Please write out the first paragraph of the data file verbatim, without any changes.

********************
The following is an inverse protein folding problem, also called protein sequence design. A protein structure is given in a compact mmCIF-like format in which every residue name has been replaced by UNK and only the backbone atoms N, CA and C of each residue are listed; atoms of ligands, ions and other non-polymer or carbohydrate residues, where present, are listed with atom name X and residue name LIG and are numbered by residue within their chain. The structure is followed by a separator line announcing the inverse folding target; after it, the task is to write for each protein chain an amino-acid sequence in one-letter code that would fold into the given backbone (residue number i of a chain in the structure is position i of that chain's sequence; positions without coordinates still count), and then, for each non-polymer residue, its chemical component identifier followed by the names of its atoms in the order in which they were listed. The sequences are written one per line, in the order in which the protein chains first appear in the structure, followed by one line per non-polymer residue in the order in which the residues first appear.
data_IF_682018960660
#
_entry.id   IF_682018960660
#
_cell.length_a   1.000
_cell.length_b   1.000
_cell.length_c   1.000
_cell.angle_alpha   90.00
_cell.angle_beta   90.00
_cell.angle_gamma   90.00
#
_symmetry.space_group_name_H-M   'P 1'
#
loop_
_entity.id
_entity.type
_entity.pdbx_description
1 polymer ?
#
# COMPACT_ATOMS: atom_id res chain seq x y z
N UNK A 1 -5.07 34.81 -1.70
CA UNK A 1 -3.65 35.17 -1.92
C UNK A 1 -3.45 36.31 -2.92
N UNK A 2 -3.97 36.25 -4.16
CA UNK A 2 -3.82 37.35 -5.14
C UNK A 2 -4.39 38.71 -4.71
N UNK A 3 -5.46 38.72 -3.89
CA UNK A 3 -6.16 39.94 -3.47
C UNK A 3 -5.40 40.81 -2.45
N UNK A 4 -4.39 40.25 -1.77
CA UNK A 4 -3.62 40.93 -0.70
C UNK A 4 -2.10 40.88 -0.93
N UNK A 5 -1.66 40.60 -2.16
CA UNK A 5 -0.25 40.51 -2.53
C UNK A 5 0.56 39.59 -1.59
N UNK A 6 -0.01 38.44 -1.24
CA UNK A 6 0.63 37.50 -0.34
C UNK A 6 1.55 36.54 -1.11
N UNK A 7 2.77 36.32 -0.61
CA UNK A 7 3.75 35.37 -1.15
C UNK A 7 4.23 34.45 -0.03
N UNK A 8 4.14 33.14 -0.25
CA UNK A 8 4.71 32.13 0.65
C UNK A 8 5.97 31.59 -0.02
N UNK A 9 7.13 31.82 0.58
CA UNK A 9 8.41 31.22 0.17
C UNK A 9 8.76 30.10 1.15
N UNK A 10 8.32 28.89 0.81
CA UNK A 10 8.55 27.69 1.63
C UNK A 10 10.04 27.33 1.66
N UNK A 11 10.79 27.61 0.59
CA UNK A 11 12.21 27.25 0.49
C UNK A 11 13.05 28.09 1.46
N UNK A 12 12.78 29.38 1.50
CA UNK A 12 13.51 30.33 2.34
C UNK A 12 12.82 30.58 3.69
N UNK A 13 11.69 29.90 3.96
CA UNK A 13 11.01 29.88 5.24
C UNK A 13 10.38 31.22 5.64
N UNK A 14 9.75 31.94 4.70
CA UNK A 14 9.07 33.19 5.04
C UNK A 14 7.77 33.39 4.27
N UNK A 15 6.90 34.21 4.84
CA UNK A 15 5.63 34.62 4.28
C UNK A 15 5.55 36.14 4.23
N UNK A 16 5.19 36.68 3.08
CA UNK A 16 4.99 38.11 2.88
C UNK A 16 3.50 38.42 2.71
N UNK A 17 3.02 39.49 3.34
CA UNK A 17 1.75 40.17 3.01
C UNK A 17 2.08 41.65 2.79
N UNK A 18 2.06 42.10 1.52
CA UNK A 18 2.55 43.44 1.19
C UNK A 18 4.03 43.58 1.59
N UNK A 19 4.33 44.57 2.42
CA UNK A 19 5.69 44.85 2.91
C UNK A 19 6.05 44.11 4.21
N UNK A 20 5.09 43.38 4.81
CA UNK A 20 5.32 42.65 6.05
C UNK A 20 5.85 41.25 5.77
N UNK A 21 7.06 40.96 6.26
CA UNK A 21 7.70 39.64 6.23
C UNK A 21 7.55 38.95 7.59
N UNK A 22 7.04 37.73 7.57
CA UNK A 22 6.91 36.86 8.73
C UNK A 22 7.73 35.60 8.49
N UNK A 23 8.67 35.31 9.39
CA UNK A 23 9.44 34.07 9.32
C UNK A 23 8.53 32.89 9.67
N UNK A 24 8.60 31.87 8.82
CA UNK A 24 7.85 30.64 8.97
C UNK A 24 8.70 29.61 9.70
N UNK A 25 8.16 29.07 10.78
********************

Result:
The following is an inverse protein folding problem, also called protein sequence design. A protein structure is given in a compact mmCIF-like format in which every residue name has been replaced by UNK and only the backbone atoms N, CA and C of each residue are listed; atoms of ligands, ions and other non-polymer or carbohydrate residues, where present, are listed with atom name X and residue name LIG and are numbered by residue within their chain. The structure is followed by a separator line announcing the inverse folding target; after it, the task is to write for each protein chain an amino-acid sequence in one-letter code that would fold into the given backbone (residue number i of a chain in the structure is position i of that chain's sequence; positions without coordinates still count), and then, for each non-polymer residue, its chemical component identifier followed by the names of its atoms in the order in which they were listed. The sequences are written one per line, in the order in which the protein chains first appear in the structure, followed by one line per non-polymer residue in the order in which the residues first appear.